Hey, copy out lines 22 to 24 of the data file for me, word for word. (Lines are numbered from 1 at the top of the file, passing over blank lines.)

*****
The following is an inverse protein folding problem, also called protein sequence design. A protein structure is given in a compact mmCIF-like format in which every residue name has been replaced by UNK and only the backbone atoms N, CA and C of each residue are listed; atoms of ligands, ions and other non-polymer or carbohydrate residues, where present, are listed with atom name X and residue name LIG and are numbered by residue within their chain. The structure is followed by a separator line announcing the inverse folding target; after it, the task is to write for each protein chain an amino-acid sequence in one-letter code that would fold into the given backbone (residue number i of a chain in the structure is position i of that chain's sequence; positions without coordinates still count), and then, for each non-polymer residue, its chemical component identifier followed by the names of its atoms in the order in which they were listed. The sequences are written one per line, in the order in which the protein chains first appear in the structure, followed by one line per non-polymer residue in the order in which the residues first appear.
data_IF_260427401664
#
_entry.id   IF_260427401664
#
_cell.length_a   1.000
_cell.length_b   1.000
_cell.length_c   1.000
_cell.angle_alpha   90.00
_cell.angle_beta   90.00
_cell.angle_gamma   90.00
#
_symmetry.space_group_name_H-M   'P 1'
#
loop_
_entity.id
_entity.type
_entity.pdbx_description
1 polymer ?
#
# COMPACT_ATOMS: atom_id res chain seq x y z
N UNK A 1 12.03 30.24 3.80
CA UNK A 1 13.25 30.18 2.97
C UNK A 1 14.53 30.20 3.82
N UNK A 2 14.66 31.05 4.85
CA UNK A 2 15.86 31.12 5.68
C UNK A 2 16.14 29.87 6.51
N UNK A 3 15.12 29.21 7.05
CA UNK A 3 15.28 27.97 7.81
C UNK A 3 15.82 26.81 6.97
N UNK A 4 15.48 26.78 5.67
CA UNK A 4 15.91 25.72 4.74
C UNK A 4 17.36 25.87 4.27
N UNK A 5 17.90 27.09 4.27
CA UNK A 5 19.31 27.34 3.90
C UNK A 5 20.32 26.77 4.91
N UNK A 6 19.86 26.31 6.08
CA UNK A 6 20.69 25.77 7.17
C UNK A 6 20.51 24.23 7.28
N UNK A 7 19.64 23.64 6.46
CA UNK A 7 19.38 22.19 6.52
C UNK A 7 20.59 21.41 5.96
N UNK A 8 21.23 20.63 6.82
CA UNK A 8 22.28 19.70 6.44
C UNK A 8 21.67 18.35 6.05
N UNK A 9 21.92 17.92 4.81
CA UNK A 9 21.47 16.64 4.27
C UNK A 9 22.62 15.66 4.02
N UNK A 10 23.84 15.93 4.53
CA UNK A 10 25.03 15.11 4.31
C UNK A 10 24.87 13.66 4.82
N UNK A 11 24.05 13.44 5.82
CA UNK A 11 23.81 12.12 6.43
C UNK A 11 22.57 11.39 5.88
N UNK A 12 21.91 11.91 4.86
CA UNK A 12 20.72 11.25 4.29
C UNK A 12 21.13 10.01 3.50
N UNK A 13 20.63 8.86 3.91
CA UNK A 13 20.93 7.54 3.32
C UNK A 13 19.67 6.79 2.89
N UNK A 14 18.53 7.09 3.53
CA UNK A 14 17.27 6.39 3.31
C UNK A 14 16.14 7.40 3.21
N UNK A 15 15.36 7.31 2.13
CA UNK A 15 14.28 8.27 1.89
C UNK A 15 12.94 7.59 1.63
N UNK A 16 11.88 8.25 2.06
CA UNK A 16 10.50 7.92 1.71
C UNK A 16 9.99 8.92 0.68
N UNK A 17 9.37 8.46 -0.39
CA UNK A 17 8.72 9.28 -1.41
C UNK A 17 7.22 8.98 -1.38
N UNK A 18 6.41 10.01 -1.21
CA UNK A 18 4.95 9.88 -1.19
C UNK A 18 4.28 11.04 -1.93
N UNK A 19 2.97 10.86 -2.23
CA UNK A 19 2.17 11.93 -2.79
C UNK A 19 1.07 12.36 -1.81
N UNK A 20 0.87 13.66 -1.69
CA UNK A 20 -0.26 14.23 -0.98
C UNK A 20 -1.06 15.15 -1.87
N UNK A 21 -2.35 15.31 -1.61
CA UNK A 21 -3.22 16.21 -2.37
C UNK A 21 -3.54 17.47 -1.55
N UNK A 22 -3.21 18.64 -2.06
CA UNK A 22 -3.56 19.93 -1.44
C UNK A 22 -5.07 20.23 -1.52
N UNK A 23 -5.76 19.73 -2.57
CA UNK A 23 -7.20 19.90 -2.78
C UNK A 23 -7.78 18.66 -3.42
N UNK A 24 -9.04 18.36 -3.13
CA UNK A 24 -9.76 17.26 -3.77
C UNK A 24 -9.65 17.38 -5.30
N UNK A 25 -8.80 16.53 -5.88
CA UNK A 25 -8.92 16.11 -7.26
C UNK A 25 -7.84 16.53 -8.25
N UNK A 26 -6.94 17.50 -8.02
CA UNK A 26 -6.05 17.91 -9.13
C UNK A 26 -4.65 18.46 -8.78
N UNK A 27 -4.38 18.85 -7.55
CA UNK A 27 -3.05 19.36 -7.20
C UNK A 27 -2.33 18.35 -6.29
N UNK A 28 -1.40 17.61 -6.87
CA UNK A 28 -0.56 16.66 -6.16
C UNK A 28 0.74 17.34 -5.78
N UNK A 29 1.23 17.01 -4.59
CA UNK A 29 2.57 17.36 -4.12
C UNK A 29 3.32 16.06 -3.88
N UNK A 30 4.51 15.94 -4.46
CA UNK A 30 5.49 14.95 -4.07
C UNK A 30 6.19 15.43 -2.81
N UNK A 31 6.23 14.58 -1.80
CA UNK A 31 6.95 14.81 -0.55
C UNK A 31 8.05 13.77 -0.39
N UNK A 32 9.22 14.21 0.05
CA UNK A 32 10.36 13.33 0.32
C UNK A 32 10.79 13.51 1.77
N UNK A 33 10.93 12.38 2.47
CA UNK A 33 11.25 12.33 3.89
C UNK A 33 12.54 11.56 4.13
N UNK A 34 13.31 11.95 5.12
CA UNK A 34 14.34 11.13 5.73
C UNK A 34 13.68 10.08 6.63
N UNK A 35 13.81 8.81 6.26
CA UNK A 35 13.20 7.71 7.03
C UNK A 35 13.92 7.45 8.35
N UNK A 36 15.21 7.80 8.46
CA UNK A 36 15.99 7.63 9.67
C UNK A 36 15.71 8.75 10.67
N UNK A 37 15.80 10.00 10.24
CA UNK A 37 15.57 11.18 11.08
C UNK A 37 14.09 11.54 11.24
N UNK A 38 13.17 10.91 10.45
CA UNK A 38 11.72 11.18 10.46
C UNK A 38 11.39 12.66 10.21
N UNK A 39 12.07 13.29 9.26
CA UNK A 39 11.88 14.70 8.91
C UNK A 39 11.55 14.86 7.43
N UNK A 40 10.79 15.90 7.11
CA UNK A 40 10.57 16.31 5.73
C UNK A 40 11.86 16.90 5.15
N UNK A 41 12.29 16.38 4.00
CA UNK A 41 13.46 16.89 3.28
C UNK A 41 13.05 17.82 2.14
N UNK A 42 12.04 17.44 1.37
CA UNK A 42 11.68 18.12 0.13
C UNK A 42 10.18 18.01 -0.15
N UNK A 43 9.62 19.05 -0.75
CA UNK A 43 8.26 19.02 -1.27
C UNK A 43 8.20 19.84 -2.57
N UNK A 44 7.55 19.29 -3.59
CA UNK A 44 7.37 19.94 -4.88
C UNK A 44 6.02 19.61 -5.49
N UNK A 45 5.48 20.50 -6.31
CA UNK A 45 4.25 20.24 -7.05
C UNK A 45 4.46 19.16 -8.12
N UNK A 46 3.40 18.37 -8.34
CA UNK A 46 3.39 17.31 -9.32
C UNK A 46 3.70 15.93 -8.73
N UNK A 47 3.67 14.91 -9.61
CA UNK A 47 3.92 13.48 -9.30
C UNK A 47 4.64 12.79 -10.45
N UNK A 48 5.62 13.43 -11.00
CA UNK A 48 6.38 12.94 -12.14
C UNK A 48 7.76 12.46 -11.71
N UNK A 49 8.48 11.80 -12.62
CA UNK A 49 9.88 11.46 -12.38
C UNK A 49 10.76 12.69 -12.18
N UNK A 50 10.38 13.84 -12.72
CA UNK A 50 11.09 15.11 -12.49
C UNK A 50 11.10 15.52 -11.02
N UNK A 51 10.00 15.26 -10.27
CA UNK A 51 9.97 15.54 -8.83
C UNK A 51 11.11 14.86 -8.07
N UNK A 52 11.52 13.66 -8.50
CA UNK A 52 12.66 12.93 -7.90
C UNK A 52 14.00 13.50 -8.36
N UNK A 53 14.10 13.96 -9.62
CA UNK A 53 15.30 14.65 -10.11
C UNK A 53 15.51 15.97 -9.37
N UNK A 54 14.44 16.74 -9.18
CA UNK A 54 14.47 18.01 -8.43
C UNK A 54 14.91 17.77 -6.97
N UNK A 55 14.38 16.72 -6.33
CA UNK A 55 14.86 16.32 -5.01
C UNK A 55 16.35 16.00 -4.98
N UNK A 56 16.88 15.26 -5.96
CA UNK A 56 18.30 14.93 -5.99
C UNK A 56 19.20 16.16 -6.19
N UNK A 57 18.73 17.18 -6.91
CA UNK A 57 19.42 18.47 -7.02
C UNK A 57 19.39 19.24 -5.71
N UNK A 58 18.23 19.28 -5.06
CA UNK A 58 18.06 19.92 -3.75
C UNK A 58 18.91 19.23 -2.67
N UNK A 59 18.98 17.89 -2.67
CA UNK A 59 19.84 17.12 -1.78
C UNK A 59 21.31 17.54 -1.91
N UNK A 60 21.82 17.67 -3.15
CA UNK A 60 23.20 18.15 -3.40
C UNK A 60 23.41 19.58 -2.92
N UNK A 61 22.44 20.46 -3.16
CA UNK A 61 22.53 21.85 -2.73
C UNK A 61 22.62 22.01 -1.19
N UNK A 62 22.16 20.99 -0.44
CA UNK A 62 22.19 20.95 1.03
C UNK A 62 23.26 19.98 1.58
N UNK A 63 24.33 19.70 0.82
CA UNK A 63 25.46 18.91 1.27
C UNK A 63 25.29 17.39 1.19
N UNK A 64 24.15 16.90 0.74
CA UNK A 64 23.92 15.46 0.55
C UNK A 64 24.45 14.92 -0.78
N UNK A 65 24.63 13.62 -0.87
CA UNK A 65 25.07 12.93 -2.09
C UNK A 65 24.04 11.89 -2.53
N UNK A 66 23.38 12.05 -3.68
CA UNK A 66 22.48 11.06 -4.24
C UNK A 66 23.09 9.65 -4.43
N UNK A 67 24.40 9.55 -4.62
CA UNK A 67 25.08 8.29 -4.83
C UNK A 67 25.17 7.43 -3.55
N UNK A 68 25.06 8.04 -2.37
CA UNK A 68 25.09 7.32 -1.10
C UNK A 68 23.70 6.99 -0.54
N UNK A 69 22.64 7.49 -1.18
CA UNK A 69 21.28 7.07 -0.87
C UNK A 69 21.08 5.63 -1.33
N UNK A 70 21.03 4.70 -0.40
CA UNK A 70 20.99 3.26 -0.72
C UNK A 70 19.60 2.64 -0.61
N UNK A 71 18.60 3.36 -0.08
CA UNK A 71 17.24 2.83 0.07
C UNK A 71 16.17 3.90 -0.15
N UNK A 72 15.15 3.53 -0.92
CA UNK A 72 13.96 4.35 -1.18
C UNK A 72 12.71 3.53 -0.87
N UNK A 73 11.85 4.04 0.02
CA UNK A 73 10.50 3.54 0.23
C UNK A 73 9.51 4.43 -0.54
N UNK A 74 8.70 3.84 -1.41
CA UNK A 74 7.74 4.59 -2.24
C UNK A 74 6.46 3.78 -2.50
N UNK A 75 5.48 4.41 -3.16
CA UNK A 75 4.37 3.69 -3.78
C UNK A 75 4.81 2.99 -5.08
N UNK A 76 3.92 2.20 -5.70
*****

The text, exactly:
N UNK A 1 12.03 30.24 3.80
CA UNK A 1 13.25 30.18 2.97
C UNK A 1 14.53 30.20 3.82